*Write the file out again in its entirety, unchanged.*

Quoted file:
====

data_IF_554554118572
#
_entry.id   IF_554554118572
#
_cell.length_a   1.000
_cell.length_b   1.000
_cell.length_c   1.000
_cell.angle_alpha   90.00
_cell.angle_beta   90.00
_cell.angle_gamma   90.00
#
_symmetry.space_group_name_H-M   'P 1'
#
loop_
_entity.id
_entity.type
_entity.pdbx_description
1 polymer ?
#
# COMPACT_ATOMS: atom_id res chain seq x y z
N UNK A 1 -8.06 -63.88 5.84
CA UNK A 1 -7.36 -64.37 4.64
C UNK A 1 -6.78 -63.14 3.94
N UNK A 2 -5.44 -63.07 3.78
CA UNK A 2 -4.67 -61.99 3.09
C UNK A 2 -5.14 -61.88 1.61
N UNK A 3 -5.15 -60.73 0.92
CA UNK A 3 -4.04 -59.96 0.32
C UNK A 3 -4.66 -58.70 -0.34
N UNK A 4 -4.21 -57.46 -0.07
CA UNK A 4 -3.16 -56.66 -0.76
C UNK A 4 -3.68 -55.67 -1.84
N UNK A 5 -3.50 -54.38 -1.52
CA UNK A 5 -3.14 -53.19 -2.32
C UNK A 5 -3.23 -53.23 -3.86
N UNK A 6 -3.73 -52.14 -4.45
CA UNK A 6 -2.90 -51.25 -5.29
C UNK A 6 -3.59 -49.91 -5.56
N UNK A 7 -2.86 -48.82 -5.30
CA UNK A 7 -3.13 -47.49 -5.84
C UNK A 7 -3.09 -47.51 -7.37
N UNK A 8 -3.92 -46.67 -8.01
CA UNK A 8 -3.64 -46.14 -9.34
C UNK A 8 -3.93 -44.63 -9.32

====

data_IF_554554118572
#
_entry.id   IF_554554118572
#
_cell.length_a   1.000
_cell.length_b   1.000
_cell.length_c   1.000
_cell.angle_alpha   90.00
_cell.angle_beta   90.00
_cell.angle_gamma   90.00
#
_symmetry.space_group_name_H-M   'P 1'
#
loop_
_entity.id
_entity.type
_entity.pdbx_description
1 polymer ?
#
# COMPACT_ATOMS: atom_id res chain seq x y z
N UNK A 1 -8.06 -63.88 5.84
CA UNK A 1 -7.36 -64.37 4.64
C UNK A 1 -6.78 -63.14 3.94
N UNK A 2 -5.44 -63.07 3.78
CA UNK A 2 -4.67 -61.99 3.09
C UNK A 2 -5.14 -61.88 1.61
N UNK A 3 -5.15 -60.73 0.92
CA UNK A 3 -4.04 -59.96 0.32
C UNK A 3 -4.66 -58.70 -0.34
N UNK A 4 -4.21 -57.46 -0.07
CA UNK A 4 -3.16 -56.66 -0.76
C UNK A 4 -3.68 -55.67 -1.84
N UNK A 5 -3.50 -54.38 -1.52
CA UNK A 5 -3.14 -53.19 -2.32
C UNK A 5 -3.23 -53.23 -3.86
N UNK A 6 -3.73 -52.14 -4.45
CA UNK A 6 -2.90 -51.25 -5.29
C UNK A 6 -3.59 -49.91 -5.56
N UNK A 7 -2.86 -48.82 -5.30
CA UNK A 7 -3.13 -47.49 -5.84
C UNK A 7 -3.09 -47.51 -7.37
N UNK A 8 -3.92 -46.67 -8.01
CA UNK A 8 -3.64 -46.14 -9.34
C UNK A 8 -3.93 -44.63 -9.32